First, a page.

Solo Hill Walking – Why I choose to walk alone


This image pretty well sums up why a lot of people choose to walk alone in the hills and mountains.  If, like me, you have a fairly head-on job , it is great to have that moment of isolationism where there are no distractions to break the solitude.

But solitude is not the only reason that I walk alone.  Everyone will have their own reasons to walk alone as on the whole it is a very personal thing.  But hopefully, if by reading this you think that you could benefit from solo walking then please – just give it ago.

Whilst, in the main, these are not in any particular order, there is one that is top of the list:

YOU decide what YOU want to DO – there is no one telling you what route to do, when you should stop for a break, why you can’t change your mind and go on a slight detour (because it takes your fancy).  You are left to make all the decisions yourself.  Now hopefully you are not indecisive!  but even if you are turn it to your advantage and flick a coin to make a decision.  What I am getting at is no one can or will dictate your course of action.


Coupled with the last reason is – you can go at your own pace.  Have you ever been on one of those organised walks where a couple of people just stroll along at their own pace chatting and generally ignoring the rest of the group.  Are you frustrated with having to stop every 15 minutes to let the rest of the group catch up.  Or conversely – been that one holding the rest of the group up because you chose to walk with a group of racing wippets!  Fear not – if you walk alone you walk at your pace, whether that be fast or slow.

I know that many walkers enjoy supplementing their walk with other activities such as bird watching, geo-caching or photography.  In my case I an a radio amateur and enjoy operating my portable radio equipment from the summits.  This can be very frustrating to fellow walkers who don’t share your other interests.  Walking alone allows you to spend as much time as you wish indulging in whatever takes your fancy!


We all live fairly hectic lives which are constantly creating more problems than we care for.  I personally find that walking alone allows me to mull things over without distraction and maybe even resolve some of my personal issues.  After a couple of hours in the hills all the worries of the world lift and I feel refreshed and ready to take on life again.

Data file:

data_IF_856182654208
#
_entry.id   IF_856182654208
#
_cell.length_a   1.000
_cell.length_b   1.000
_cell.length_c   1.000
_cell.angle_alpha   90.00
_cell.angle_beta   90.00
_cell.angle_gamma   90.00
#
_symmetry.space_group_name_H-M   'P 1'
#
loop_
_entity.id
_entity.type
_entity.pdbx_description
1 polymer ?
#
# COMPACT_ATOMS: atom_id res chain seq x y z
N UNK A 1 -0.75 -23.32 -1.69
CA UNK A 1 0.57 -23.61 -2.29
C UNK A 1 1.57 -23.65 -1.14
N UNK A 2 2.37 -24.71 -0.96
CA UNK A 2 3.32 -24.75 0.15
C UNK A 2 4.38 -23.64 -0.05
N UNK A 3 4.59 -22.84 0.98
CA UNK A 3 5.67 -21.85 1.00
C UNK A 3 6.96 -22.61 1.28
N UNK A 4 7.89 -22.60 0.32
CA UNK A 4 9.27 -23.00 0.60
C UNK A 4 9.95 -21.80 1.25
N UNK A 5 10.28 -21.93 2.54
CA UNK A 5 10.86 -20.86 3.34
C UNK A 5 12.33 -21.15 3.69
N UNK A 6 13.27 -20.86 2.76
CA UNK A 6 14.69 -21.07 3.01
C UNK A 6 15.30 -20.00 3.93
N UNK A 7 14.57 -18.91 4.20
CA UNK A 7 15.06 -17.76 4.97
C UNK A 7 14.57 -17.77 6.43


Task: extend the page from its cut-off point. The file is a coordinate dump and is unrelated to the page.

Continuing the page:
If you are naturally a shy person then walking with others will have its own issues and anxieties.  Walking alone removes all those worries and as you walk further and higher your own self-confidence will grow.  After a while you will be a new person and you start to notice a new confidence at work and in life generally.

There will be many more reasons and benefits to walking alone than I can cover here.  If you have your own experiences then please let me know and I will add them to the list.solo walker.jpg


Solo Hill Walking – safety

Many years ago it was drummed into me that you should never go hill-walking alone.  Back in the day the recommended minimum number for any ‘adventurous’ activity was four.  The rationale behind this was that if one became incapacitated then one would remain with the casualty and the other two would go for help.  At the time this probably made a lot of sense as, for those of you who are under 25 years old, we did not have mobile phones, pagers or satcoms.  So what has changed to make it now acceptable to go it alone?

The quick answer is communication.  We live in a world of amazing mobile communicationwoman texting technology.  It is very rare to find anyone on the hills without a mobile phone. Now whilst this does not guarantee reliable communications’ the coverage is constantly improving and the majority of the country, with the exception of some of the more remote parts of Scotland, have reasonable coverage.